PAS domains function as signal input modules in proteins of diverse organisms, which sense oxygen, redox potential, light, and other environmental stimuli (Taylor and Zhulin 1999). One way in which prokaryotic PAS proteins sense the environment is by detecting changes in the electron transport system (Taylor and Zhulin 1999). In P. thermopropionicum, genes for PAS domain-containing putative regulators are physically linked to those for important catabolic enzymes (Supplemental Table S7). In particular, the mmc operon, which encodes most of the enzymes in the propionate-oxidizing methymalonyl–CoA pathway, is considered to be regulated by a PAS-domain-containing regulator homologous to RocR of B. subtilis (Calogero et al. 1994; Kosaka et al. 2006). These findings suggest that the catabolic pathways of P. thermopropionicum are mostly regulated in response to environmental conditions and/or global cellular situations rather than specific substrates. We deduce that this regulation strategy should be suitable for P. thermopropionicum to utilize a limited repertoire of growth substrates by means of the simple catabolic pathway. In addition, the abundant presence of GAF-domain-containing signal-transduction systems suggests that cyclic nucleotides may also play important roles in P. thermopropionicum (Martinez et al. 2002).

Comparative genomics

In addition to organisms appearing in Figure 1, some representative organisms (also listed in Supplemental Table S1) were also included in our comparative analyses. Nucleotide sequence-based phylogeny (mostly based on 16S rRNA gene sequences) has been considered as a primary index for describing evolutionary relationships among prokaryotes (Olsen et al. 1994). Based on this idea, SB are divided into two groups (Fig. 3A), namely, those affiliated with the phyla Firmicutes (represented by Pth, Swol, and Moth) and Deltaproteobacteria (Sac and Sfu). Pth is affiliated with the order Clostridiales in the Firmicutes together with Chy, Moth, Tte, Swol, Cth, and Cac (Fig. 3A).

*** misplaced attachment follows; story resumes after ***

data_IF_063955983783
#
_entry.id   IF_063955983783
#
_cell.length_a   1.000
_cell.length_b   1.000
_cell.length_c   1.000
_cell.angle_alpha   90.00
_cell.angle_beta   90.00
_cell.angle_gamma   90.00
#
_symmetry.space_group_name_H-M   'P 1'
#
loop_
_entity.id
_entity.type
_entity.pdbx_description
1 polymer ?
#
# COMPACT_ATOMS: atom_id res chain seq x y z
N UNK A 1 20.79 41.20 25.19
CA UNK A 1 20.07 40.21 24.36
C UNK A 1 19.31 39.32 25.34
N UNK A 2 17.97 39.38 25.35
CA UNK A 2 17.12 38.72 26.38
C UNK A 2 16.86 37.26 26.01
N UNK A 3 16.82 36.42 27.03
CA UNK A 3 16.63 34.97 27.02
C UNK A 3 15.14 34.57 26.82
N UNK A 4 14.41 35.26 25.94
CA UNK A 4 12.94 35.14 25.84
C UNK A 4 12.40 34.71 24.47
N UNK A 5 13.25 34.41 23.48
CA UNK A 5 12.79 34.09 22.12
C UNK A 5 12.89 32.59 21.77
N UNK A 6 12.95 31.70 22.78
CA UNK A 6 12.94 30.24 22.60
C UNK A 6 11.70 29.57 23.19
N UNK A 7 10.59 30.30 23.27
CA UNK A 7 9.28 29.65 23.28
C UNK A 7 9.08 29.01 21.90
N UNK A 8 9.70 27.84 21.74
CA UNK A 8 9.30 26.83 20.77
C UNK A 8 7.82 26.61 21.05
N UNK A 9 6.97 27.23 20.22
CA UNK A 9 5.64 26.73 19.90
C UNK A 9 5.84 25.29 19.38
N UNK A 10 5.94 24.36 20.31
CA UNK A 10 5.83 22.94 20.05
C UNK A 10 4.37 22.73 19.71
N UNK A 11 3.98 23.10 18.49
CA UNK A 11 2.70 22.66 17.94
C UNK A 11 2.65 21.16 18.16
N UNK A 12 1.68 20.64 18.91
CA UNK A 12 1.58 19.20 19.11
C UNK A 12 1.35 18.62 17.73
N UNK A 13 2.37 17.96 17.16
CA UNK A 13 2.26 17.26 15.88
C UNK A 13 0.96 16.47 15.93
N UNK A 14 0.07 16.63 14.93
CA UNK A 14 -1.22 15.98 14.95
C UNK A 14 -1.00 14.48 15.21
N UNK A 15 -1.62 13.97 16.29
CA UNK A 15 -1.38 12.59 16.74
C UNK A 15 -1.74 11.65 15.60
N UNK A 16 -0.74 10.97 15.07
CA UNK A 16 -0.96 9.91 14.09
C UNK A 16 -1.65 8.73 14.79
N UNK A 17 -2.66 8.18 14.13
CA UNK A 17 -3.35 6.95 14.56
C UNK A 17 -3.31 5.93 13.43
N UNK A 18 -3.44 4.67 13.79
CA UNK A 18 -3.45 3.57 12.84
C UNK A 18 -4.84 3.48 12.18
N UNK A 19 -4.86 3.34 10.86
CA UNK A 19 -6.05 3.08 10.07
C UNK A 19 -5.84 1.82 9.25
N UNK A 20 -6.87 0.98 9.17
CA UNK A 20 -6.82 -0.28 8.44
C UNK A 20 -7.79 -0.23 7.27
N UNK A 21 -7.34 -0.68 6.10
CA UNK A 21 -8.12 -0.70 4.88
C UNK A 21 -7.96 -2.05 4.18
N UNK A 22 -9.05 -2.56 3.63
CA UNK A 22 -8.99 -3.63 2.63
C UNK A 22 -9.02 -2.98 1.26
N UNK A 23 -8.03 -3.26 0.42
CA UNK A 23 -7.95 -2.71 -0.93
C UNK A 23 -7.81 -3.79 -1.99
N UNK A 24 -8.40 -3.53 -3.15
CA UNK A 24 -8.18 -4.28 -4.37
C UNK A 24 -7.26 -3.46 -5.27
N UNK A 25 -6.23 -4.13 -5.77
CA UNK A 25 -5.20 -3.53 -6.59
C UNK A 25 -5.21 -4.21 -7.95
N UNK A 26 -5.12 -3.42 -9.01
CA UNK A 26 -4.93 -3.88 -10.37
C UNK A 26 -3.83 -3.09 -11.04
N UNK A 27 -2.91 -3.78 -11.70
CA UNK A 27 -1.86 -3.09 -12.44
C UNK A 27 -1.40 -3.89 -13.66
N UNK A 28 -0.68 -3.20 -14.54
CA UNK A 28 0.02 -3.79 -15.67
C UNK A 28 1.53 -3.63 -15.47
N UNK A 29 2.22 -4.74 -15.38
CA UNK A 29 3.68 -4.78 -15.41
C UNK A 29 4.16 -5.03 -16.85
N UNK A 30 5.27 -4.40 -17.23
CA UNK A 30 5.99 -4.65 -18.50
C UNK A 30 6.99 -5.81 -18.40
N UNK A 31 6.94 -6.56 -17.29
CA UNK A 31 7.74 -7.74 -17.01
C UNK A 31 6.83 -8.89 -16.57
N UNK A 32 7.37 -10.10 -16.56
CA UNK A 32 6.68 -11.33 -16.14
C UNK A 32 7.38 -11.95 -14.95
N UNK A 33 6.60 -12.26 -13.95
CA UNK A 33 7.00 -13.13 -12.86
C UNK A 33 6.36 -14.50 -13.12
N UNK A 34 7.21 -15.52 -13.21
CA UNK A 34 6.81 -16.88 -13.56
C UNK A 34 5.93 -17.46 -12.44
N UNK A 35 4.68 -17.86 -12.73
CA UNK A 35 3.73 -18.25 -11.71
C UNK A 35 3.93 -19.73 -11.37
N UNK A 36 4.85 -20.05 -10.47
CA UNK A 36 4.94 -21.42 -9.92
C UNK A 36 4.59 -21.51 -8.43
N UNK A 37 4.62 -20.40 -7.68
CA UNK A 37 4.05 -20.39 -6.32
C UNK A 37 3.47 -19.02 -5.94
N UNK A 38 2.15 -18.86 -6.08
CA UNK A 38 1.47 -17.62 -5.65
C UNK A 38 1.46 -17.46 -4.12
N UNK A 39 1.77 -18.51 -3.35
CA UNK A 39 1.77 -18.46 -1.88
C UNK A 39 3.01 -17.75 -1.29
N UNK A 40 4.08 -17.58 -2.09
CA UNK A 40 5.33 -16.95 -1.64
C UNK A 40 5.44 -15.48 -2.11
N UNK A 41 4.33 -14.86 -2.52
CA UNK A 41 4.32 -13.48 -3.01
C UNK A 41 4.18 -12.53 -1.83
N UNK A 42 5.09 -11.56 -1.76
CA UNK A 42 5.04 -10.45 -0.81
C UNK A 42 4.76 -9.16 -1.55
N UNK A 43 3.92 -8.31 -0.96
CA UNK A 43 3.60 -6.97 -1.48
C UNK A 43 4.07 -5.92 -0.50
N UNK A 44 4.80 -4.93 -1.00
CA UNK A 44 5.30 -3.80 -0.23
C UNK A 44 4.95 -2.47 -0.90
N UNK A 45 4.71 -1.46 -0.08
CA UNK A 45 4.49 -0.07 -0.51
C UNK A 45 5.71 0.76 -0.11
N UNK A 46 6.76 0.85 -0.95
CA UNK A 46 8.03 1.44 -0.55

Figure 3.
Evolutionary relationships among the organisms analyzed in this study. (A) A neighbor-joining tree based on 16S rRNA gene sequences. (Black circles) Branch nodes supported by the Bootstrap analysis (>70%). (B) A UPGMA tree based on gene contents. ...

Recent accumulation of genome sequences of diverse prokaryotes has provided new approaches that facilitate genome-scale analyses of their relationships (Bapteste et al. 2004), including gene-content analysis (Snel et al. 1999). In our gene-content analysis (Fig. 3B), close relationships of Pth with Chy, Swol, and Moth are revealed, while Tte, Cth, and Cac form another coherent cluster, showing niche-dependent separation of the Clostridiales members. Unexpectedly, this trend was also observed in the codon-usage analysis, whose results are shown in the self-organization map (SOM) (Fig. 3C). In this map, CDSs (presented as dots) with similar codon usages are situated in close proximity to each other, and these CDSs are considered to be evolved in similar organisms (Kanaya et al. 2001; Abe et al. 2005). This analysis thus provides us with evolutionary information that is independent of encoded functions. Previously, phylogenetically related organisms were shown to have similar codon-usage patterns (Kanaya et al. 2001; Abe et al. 2005). In our SOM analysis (Fig. 3C), however, CDSs of Pth were situated close to those of Chy, Moth, and Swol but very distant from those of Tte, Cth, and Cac (sugar-fermenting bacteria; see Fig. 1). Chy was originally known as a CO-utilizing hydrogenogen, while it later came to be known that it also grows by fermenting organic acids (Henstra and Stams 2004), suggesting its potential for syntrophic interaction with methanogens. In addition, CDSs of Sac (SB affiliated with Deltaproteobacteria) are also shown to be close to those of the Pth-related Clostridiales members (Fig. 3C), suggesting possible evolutionary interactions between them. It is likely that they have frequently exchanged genetic materials. CDSs of another SB (Sfu) are situated somewhat distantly from those of the other SBs (Fig. 3C). We consider that this trend may be relevant to its large genome size (Supplemental Table S1), which suggests that this organism has broader metabolic potentials than the SB specialists. CDSs of Pth are also shown to be close to those of Dde; this organism is known to be a sulfate-reducing bacterium, although it can also grow on organic acids, e.g., lactate, under syntrophic association with methnogens (Stolyar et al. 2007). These analyses suggest that codon usage is influenced by the niche of the host organism, probably due to frequent genetic exchanges between members within the niche.